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Divorce and taxes: Some surprises for homeowners

May 21, 2006|Ann Perry | Special to The Times

Taxes often figure into the decision to keep or sell a home in a divorce. The gain, or profit, from a home sale can create a tax-free windfall for sellers if Internal Revenue Service rules are met.

Under the rules, a single taxpayer can exclude up to $250,000 from capital gains taxes, and married couples filing jointly are entitled to exclude as much as $500,000. Any gains higher than those amounts are taxed as capital gains, at either 10% or 15% for federal taxes, and up to 9.3% for California taxes. To qualify for the exclusion, however, an individual typically must have owned and lived in the home as a principal residence for two of the five years before the sale.

Divorcing couples, however, can sidestep these rules.

Take, for example, a man who buys out his wife's interest in the home for $400,000. She will owe no capital gains tax as long as the buyout is called for in the divorce papers or occurs within one year of the divorce proceedings becoming final, according to Ginita Wall, a San Diego certified public accountant.

That's because the $400,000 would be considered a gift between spouses, which is tax-free, and not a sale. The spouse who keeps a highly appreciated property, remains single and later sells, however, could face a big tax bill on the gain over $250,000.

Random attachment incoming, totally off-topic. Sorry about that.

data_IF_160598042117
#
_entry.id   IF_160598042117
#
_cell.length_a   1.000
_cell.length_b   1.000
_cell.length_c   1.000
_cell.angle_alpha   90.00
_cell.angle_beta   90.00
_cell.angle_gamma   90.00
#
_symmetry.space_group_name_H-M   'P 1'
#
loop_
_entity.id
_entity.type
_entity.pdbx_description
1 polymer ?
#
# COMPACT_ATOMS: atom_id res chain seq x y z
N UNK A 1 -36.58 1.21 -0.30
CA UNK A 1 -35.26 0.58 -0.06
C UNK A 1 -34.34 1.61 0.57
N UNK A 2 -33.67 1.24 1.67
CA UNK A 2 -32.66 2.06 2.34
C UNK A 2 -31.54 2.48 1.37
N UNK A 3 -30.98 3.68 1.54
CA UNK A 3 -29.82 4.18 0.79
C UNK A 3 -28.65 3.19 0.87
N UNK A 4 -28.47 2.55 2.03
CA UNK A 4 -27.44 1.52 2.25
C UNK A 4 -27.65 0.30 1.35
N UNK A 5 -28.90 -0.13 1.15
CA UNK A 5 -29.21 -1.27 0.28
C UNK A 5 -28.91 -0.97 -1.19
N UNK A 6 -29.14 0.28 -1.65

But what if a divorcing couple decide it's best for one of them to remain in the house and put off selling the property for, say, another six years to allow a child to finish school? Won't the other lose the tax break?

Not if they take advantage of a special exclusive-use rule, Wall said. It allows both parties in this example to receive the break -- even though one of them won't meet the two-out-of-five-year residency test -- if both continue owning the property jointly, one has exclusive use of it and their agreement is spelled out in the divorce documents.

"It can't be based on a handshake," Wall said.

There is no time restriction under the rule, but Wall said most couples set a time limit in the divorce papers.

The nonresident spouse can claim the tax break, even if he or she has since bought another home. However, he or she is limited to taking the $250,000 break once every two years.

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